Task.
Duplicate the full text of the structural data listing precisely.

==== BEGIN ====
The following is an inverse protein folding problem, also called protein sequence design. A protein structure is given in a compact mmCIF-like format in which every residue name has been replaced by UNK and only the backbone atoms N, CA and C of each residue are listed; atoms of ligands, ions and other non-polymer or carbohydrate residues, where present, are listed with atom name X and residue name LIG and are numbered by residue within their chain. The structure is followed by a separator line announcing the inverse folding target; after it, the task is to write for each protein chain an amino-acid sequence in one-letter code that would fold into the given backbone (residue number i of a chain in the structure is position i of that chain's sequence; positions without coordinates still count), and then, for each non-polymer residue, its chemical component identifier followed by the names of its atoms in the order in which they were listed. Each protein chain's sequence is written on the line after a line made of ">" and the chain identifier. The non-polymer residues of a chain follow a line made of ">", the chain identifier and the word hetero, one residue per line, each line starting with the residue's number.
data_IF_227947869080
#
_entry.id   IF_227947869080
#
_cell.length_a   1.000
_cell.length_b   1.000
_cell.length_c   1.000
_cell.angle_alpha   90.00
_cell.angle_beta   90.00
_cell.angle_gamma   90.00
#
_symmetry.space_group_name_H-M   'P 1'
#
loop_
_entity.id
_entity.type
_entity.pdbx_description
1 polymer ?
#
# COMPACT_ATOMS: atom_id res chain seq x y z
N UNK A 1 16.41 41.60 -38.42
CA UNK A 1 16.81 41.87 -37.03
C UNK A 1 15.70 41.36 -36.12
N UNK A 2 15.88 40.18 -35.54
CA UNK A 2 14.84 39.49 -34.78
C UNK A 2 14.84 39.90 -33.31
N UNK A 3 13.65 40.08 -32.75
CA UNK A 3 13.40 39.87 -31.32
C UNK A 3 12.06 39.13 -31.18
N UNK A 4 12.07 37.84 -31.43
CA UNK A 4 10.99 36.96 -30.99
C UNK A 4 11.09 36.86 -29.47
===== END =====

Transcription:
The following is an inverse protein folding problem, also called protein sequence design. A protein structure is given in a compact mmCIF-like format in which every residue name has been replaced by UNK and only the backbone atoms N, CA and C of each residue are listed; atoms of ligands, ions and other non-polymer or carbohydrate residues, where present, are listed with atom name X and residue name LIG and are numbered by residue within their chain. The structure is followed by a separator line announcing the inverse folding target; after it, the task is to write for each protein chain an amino-acid sequence in one-letter code that would fold into the given backbone (residue number i of a chain in the structure is position i of that chain's sequence; positions without coordinates still count), and then, for each non-polymer residue, its chemical component identifier followed by the names of its atoms in the order in which they were listed. Each protein chain's sequence is written on the line after a line made of ">" and the chain identifier. The non-polymer residues of a chain follow a line made of ">", the chain identifier and the word hetero, one residue per line, each line starting with the residue's number.
data_IF_227947869080
#
_entry.id   IF_227947869080
#
_cell.length_a   1.000
_cell.length_b   1.000
_cell.length_c   1.000
_cell.angle_alpha   90.00
_cell.angle_beta   90.00
_cell.angle_gamma   90.00
#
_symmetry.space_group_name_H-M   'P 1'
#
loop_
_entity.id
_entity.type
_entity.pdbx_description
1 polymer ?
#
# COMPACT_ATOMS: atom_id res chain seq x y z
N UNK A 1 16.41 41.60 -38.42
CA UNK A 1 16.81 41.87 -37.03
C UNK A 1 15.70 41.36 -36.12
N UNK A 2 15.88 40.18 -35.54
CA UNK A 2 14.84 39.49 -34.78
C UNK A 2 14.84 39.90 -33.31
N UNK A 3 13.65 40.08 -32.75
CA UNK A 3 13.40 39.87 -31.32
C UNK A 3 12.06 39.13 -31.18
N UNK A 4 12.07 37.84 -31.43
CA UNK A 4 10.99 36.96 -30.99
C UNK A 4 11.09 36.86 -29.47